UNDERSTEER VS OVERSTEER

 

Driving enthusiasts would likely be familiar with the terms “oversteer” and “understeer”. For casual drivers, these terms would probably mean as little as “offside” would to people who don’t watch football.

However, understanding is the road to awareness and conscientious driving, which ultimately leads to safer roads for all--so let’s get to it!

To start off, imagine this. You’re taking a left turn, and there’s a tree further up the turn on the right side of the road. Loosely put, understeer is when you hit the tree with the front of the car, and oversteer is hitting it with your rear end.

Image via www.bequietndrive.com

Image via www.bequietndrive.com

UNDERSTEER

Understeer happens in taking a corner or a turn, when your front wheels lose grip. When this happens, instead of making the turn in the direction you want to go, your car drifts across the road towards the outside of the bend, in a straighter than desired line. You would experience a sudden lightness in your steering as your front tyres slide.

The key to correcting understeer is to fight the instinctive response to turn your wheel in its opposite direction even harder, hoping to force it into a turn. This would be futile because it increases what’s known as “slip angle”, as your tyres are already beyond its grip threshold, and reduces the amount of useful tyre contact with the road even further. Instead, reduce the angle of your turn towards the direction your front tyres are drifting towards, and ease up on the brakes a little (but not completely) to help your tyres regain traction, which helps you regain control of your car.

The exact corrections for understeer vary depending on what caused it. Common causes include ploughing into a corner too fast, accelerating too much or braking too hard in a corner, and low traction conditions such as wet or oily roads. Understeer is most common in front wheel drive vehicles, as their front tyres are responsible for turning and accelerating at the same time.

OVERSTEER

Oversteer occurs when the rear wheels reach the limit of traction before the front while cornering. This leads to the back of your car ‘swinging out’ and rotating around its axis. A driver would sense the rotation of the car as this happens in their seat and through the body.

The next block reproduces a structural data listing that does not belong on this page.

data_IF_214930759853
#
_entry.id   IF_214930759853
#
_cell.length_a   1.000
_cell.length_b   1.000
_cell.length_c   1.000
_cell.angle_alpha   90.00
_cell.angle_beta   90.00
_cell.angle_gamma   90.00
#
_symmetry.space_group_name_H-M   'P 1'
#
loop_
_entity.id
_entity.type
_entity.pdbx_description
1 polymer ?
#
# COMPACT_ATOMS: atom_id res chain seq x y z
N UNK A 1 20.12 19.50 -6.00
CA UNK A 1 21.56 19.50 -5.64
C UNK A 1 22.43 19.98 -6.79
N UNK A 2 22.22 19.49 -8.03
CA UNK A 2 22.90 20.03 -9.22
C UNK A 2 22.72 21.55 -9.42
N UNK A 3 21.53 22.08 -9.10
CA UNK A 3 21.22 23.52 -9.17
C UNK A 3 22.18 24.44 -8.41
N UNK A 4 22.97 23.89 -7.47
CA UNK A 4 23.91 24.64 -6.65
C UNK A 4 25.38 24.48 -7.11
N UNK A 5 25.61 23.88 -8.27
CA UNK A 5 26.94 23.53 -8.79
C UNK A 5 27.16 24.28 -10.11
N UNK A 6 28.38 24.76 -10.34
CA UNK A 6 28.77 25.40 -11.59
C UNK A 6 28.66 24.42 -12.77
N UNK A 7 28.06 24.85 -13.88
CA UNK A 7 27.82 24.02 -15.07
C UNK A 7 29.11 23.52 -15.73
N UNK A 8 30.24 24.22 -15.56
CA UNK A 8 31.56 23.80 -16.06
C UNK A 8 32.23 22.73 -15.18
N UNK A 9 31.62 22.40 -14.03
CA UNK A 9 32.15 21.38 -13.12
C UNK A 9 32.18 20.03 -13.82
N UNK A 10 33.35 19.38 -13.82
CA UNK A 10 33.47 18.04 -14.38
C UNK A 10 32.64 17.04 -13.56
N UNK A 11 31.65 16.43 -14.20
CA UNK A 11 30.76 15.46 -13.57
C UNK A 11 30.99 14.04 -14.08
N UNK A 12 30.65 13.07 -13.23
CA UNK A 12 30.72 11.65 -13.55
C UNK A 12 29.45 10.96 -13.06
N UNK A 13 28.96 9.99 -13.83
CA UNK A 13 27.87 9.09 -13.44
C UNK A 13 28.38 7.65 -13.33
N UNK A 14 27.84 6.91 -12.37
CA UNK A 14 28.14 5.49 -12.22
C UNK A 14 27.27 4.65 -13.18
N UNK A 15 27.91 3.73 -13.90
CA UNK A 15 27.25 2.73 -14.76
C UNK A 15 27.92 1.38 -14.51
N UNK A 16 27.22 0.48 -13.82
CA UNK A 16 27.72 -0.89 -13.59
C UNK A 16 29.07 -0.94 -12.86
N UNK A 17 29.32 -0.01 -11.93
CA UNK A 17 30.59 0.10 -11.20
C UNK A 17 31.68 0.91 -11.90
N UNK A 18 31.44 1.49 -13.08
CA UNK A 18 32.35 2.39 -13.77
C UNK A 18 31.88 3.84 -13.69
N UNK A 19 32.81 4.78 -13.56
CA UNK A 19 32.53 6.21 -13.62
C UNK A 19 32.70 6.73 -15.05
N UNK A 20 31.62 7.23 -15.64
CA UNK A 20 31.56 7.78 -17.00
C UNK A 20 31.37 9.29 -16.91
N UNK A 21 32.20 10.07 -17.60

Rear-wheel-drive vehicles are more prone to oversteering, pickup trucks being the most common victim, because there is less weight in the back of the vehicle. Regardless of the cause of oversteer, it is crucial to keep the front wheels pointing in the direction you’re heading towards, or your vehicle will likely spin. This is known as counter-steering or applying opposite lock. This technique can only be mastered with practice because too little would be ineffective against the tail-spin, and too much would result in a spin in the opposite direction. Once the drift has been corrected and your rear starts to regain grip, it is important to stop counter-steering at the right moment, or you may find yourself in a cascading pendulum effect.

Common causes for oversteer include entering a corner too fast, accelerating too early or aggressively, braking into or mid-corner, or lifting off the throttle mid-corner which results in the weight of the car being suddenly thrown forward. This is known as “lift off oversteer”.

Intentional, controlled oversteer is popularly known as drifting. Oversteer is understandably more exciting than understeer, but a lot more difficult to correct and has a high element of risk involved.

Learning the limits of your car is always a good thing, but if you’re keen on testing the limits of your car, be sure to practice in a safe space with safety precautions in place in the case of crashes. Taking your car to a practice track is infinitely safer than trying it on public roads.